In addition to providing a robust record of past geomagnetic polarity reversals, marine magnetic anomalies often show shorter wavelength variations, which may provide information on geomagnetic intensity variations within intervals of constant polarity. To evaluate this possible geomagnetic signal, we compare sea surface profiles of the Central Anomaly with synthetic profiles based on Brunhes age (0-0.78 Ma) paleointensity records derived from deep sea sediments. The similarity of the synthetic profiles and observed profiles from the ultra-fast spreading southern East Pacific Rise suggests that geomagnetic intensity variations play an important role in the magnetization of the oceanic crust. This interpretation is further supported by systematic variations in the pattern of the Central Anomaly at slower spreading ridges, which are entirely consistent with a progressively smoother record of the sediment-derived paleointensity. If the sedimentary records, as calibrated to available absolute paleointensity data, accurately record variations in dipole intensity over the Brunhes, it follows that much of the Brunhes was characterized by geomagnetic intensities lower than either the mean dipole moment for the past 10 ka or the average for the period from 0.05 to 5.0 Ma. Furthermore, the sediment paleointensity records reflect the significant increase in geomagnetic intensity, from a low of similar to 2 x 10(22) Am-2 near 40 ka to a peak value (11 x 10(22) Am-2) at similar to 3 ka, that has been well documented from absolute paleointensity determinations, We suggest that geomagnetic intensity variations may be the most important cause of the rapid changes in the source layer magnetization near the ridge crest and the resultant Central Anomaly Magnetic High.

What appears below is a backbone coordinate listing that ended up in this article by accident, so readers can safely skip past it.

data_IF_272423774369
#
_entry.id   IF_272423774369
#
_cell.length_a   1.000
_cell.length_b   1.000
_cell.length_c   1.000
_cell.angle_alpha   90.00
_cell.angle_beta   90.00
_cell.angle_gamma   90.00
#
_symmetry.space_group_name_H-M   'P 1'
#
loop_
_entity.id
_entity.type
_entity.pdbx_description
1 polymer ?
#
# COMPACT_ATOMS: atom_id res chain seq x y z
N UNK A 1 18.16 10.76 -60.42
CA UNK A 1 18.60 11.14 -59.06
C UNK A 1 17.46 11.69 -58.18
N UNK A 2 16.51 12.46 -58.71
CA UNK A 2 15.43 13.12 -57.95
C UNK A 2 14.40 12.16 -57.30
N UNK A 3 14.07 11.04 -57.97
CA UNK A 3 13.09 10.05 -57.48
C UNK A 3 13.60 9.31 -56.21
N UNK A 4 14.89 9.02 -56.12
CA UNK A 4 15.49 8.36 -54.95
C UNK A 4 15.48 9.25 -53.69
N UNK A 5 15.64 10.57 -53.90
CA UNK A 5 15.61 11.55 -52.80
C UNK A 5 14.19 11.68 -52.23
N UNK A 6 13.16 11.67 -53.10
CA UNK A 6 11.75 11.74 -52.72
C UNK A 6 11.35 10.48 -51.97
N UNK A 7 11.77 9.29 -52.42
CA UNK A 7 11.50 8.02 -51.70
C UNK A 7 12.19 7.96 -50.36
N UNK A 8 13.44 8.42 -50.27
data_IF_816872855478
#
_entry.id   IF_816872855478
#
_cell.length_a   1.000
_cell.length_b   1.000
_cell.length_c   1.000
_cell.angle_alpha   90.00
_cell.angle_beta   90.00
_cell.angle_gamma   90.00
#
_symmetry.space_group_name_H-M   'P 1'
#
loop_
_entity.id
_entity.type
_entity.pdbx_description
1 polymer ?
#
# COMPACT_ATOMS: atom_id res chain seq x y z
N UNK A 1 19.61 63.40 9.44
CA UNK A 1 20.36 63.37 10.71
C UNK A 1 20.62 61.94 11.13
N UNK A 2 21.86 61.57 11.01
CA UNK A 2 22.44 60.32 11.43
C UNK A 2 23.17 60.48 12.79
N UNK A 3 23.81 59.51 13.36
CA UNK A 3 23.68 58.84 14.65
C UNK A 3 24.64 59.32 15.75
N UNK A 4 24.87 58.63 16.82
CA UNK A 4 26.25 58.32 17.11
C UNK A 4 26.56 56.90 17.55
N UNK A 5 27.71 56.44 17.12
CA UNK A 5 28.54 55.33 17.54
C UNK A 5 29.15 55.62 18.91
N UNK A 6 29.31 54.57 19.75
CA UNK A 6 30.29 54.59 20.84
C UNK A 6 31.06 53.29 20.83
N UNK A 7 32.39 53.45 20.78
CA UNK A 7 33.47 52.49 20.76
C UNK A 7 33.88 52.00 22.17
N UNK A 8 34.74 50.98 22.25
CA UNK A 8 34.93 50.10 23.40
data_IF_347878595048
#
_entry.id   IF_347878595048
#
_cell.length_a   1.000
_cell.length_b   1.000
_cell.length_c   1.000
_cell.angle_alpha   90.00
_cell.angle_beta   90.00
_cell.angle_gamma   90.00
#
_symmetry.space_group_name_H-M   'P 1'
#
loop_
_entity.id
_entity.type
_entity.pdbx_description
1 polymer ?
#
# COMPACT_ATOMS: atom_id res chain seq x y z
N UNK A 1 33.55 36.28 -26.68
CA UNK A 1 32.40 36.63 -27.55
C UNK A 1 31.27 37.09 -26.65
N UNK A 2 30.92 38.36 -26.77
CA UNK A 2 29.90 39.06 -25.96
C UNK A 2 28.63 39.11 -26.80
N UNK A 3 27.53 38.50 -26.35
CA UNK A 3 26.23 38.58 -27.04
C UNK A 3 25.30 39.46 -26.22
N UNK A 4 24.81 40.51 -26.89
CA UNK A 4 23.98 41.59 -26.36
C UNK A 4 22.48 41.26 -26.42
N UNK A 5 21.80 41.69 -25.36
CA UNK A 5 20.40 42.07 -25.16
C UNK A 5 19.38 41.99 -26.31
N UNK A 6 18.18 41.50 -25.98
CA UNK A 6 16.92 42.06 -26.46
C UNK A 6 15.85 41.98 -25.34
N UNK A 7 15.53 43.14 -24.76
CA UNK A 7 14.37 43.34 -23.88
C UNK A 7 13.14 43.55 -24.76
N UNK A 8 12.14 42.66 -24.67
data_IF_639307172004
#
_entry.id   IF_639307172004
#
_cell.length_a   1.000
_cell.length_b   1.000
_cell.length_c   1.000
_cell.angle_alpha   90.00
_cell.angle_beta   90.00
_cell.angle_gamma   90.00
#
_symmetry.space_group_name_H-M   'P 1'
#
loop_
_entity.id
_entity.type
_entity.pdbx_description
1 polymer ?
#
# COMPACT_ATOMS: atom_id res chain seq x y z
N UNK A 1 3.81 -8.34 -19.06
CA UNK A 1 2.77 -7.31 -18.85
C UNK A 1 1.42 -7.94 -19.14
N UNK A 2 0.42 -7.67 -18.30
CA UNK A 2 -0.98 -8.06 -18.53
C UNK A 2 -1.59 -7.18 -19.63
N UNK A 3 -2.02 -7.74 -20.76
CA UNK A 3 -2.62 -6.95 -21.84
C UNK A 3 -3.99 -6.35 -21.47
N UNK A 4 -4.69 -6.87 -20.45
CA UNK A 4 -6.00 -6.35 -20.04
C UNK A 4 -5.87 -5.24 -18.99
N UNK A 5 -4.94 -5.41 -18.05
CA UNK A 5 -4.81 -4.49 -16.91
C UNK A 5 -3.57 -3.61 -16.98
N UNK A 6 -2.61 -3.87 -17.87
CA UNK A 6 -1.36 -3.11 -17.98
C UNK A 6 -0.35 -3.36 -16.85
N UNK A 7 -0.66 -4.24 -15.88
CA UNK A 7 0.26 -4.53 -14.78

Staudigel, H, Gee J, Tauxe L, Varga RJ.  1992.  Shallow Intrusive Directions of Sheeted Dikes in the Troodos Ophiolite - Anisotropy of Magnetic-Susceptibility and Structural Data. Geology. 20:841-844.   10.1130/0091-7613(1992)020<0841:sidosd>;2   AbstractWebsite

Sheeted dikes play a central role in the formation of oceanic crust. It is commonly assumed that sheeted dikes intrude vertically upward, from elongated mid-ocean ridge (MOR) magma chambers, but there are no direct observational data bearing on this hypothesis. This assumption contrasts with the intrusive behavior of subaerial volcanoes where magmas rise into shallow central magma chambers that laterally feed vertically oriented dikes. We have studied intrusive directions of sheeted dikes in a structural analogue to oceanic crust, the Troodos ophiolite. Structural and magnetic fabric data of 65 dikes provide consistent results and suggest a broad distribution of shallow (<20-degrees) to nearly vertical, upward magma-transport directions. These data suggest that horizontal emplacement has to be considered for sheeted dikes at MORs, implying more centralized MOR plumbing systems than previously thought. Such plumbing systems provide ample opportunity for complex mixing, fractionation, and contamination of MOR lavas in magma chambers and tabular magma-storage volumes. Whether the MOR magma supply is linear or centralized also has a fundamental effect on crustal accretion processes and the geometry of hydrothermal convection systems.